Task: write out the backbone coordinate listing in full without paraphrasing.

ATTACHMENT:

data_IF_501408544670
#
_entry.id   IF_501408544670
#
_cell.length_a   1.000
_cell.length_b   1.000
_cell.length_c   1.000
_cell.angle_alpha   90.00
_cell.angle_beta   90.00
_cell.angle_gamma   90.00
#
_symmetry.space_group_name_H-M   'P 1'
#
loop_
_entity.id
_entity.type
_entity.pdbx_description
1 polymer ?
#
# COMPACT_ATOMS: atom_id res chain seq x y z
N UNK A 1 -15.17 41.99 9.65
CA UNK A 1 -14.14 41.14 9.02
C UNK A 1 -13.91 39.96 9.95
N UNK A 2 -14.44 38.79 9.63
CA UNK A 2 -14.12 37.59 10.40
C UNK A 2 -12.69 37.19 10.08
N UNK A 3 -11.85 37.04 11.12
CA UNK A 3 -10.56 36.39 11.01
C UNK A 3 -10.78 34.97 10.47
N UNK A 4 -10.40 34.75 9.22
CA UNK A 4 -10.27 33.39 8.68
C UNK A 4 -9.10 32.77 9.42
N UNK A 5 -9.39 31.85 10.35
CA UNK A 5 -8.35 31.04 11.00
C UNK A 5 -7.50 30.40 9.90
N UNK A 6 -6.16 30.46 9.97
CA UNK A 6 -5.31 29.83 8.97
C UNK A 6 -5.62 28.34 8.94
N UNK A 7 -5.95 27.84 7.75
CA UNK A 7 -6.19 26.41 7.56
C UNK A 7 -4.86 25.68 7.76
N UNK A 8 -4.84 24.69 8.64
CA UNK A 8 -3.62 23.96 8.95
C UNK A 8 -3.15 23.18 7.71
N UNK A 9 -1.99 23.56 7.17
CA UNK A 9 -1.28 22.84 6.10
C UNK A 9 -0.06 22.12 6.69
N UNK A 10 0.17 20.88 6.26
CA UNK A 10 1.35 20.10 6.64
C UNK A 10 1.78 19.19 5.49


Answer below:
data_IF_501408544670
#
_entry.id   IF_501408544670
#
_cell.length_a   1.000
_cell.length_b   1.000
_cell.length_c   1.000
_cell.angle_alpha   90.00
_cell.angle_beta   90.00
_cell.angle_gamma   90.00
#
_symmetry.space_group_name_H-M   'P 1'
#
loop_
_entity.id
_entity.type
_entity.pdbx_description
1 polymer ?
#
# COMPACT_ATOMS: atom_id res chain seq x y z
N UNK A 1 -15.17 41.99 9.65
CA UNK A 1 -14.14 41.14 9.02
C UNK A 1 -13.91 39.96 9.95
N UNK A 2 -14.44 38.79 9.63
CA UNK A 2 -14.12 37.59 10.40
C UNK A 2 -12.69 37.19 10.08
N UNK A 3 -11.85 37.04 11.12
CA UNK A 3 -10.56 36.39 11.01
C UNK A 3 -10.78 34.97 10.47
N UNK A 4 -10.40 34.75 9.22
CA UNK A 4 -10.27 33.39 8.68
C UNK A 4 -9.10 32.77 9.42
N UNK A 5 -9.39 31.85 10.35
CA UNK A 5 -8.35 31.04 11.00
C UNK A 5 -7.50 30.40 9.90
N UNK A 6 -6.16 30.46 9.97
CA UNK A 6 -5.31 29.83 8.97
C UNK A 6 -5.62 28.34 8.94
N UNK A 7 -5.95 27.84 7.75
CA UNK A 7 -6.19 26.41 7.56
C UNK A 7 -4.86 25.68 7.76
N UNK A 8 -4.84 24.69 8.64
CA UNK A 8 -3.62 23.96 8.95
C UNK A 8 -3.15 23.18 7.71
N UNK A 9 -1.99 23.56 7.17
CA UNK A 9 -1.28 22.84 6.10
C UNK A 9 -0.06 22.12 6.69
N UNK A 10 0.17 20.88 6.26
CA UNK A 10 1.35 20.10 6.64
C UNK A 10 1.78 19.19 5.49